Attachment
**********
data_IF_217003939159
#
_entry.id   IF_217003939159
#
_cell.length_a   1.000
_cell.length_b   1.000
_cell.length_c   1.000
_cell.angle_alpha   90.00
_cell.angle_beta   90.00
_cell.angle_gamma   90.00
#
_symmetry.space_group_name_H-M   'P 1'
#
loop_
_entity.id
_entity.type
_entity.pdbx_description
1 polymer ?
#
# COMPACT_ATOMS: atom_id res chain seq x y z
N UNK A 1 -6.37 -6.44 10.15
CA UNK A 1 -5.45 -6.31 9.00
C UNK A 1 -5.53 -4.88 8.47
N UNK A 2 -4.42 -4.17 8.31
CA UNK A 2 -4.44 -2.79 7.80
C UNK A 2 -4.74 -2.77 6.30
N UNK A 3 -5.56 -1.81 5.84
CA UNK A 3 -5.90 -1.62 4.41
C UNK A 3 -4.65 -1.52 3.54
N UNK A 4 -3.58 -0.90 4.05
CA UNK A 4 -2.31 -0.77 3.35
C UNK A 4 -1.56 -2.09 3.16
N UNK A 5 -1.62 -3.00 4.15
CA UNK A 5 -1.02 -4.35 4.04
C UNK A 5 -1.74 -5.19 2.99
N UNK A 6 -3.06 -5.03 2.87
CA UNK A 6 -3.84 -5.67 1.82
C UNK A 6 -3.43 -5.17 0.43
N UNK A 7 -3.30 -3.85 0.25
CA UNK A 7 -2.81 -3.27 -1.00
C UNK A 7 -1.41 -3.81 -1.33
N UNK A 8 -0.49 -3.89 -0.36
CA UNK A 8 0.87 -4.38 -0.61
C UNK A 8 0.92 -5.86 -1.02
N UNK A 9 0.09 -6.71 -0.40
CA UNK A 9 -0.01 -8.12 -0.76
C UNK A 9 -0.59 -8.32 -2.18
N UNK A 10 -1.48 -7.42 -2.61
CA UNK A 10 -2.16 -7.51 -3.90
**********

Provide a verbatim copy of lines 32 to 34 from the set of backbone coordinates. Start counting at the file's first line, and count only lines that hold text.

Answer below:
C UNK A 4 -1.56 -2.09 3.16
N UNK A 5 -1.62 -3.00 4.15
CA UNK A 5 -1.02 -4.35 4.04